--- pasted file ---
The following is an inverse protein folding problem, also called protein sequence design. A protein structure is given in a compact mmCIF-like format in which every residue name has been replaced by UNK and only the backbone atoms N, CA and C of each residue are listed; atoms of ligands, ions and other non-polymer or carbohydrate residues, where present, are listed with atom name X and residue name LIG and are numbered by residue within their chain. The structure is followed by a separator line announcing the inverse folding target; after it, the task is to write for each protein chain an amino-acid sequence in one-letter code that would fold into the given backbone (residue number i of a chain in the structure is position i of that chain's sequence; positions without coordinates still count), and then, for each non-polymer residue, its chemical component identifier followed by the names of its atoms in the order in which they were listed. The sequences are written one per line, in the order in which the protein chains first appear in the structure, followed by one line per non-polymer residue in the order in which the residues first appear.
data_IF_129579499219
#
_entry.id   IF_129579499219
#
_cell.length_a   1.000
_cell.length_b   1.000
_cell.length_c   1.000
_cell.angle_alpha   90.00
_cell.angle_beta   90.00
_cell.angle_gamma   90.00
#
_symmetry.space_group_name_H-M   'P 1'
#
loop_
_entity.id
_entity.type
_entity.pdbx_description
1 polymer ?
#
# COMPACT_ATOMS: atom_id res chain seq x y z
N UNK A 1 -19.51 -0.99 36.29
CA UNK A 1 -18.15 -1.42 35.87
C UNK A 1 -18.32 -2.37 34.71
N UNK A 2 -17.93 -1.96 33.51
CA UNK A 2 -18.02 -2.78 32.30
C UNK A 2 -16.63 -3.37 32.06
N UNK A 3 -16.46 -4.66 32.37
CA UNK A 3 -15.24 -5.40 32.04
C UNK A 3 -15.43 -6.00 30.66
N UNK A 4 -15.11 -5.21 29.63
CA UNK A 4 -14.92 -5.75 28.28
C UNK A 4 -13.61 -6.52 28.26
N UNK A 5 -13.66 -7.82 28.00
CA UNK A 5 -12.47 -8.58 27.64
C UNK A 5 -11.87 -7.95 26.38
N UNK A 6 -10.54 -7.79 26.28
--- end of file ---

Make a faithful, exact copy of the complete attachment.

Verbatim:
The following is an inverse protein folding problem, also called protein sequence design. A protein structure is given in a compact mmCIF-like format in which every residue name has been replaced by UNK and only the backbone atoms N, CA and C of each residue are listed; atoms of ligands, ions and other non-polymer or carbohydrate residues, where present, are listed with atom name X and residue name LIG and are numbered by residue within their chain. The structure is followed by a separator line announcing the inverse folding target; after it, the task is to write for each protein chain an amino-acid sequence in one-letter code that would fold into the given backbone (residue number i of a chain in the structure is position i of that chain's sequence; positions without coordinates still count), and then, for each non-polymer residue, its chemical component identifier followed by the names of its atoms in the order in which they were listed. The sequences are written one per line, in the order in which the protein chains first appear in the structure, followed by one line per non-polymer residue in the order in which the residues first appear.
data_IF_129579499219
#
_entry.id   IF_129579499219
#
_cell.length_a   1.000
_cell.length_b   1.000
_cell.length_c   1.000
_cell.angle_alpha   90.00
_cell.angle_beta   90.00
_cell.angle_gamma   90.00
#
_symmetry.space_group_name_H-M   'P 1'
#
loop_
_entity.id
_entity.type
_entity.pdbx_description
1 polymer ?
#
# COMPACT_ATOMS: atom_id res chain seq x y z
N UNK A 1 -19.51 -0.99 36.29
CA UNK A 1 -18.15 -1.42 35.87
C UNK A 1 -18.32 -2.37 34.71
N UNK A 2 -17.93 -1.96 33.51
CA UNK A 2 -18.02 -2.78 32.30
C UNK A 2 -16.63 -3.37 32.06
N UNK A 3 -16.46 -4.66 32.37
CA UNK A 3 -15.24 -5.40 32.04
C UNK A 3 -15.43 -6.00 30.66
N UNK A 4 -15.11 -5.21 29.63
CA UNK A 4 -14.92 -5.75 28.28
C UNK A 4 -13.61 -6.52 28.26
N UNK A 5 -13.66 -7.82 28.00
CA UNK A 5 -12.47 -8.58 27.64
C UNK A 5 -11.87 -7.95 26.38
N UNK A 6 -10.54 -7.79 26.28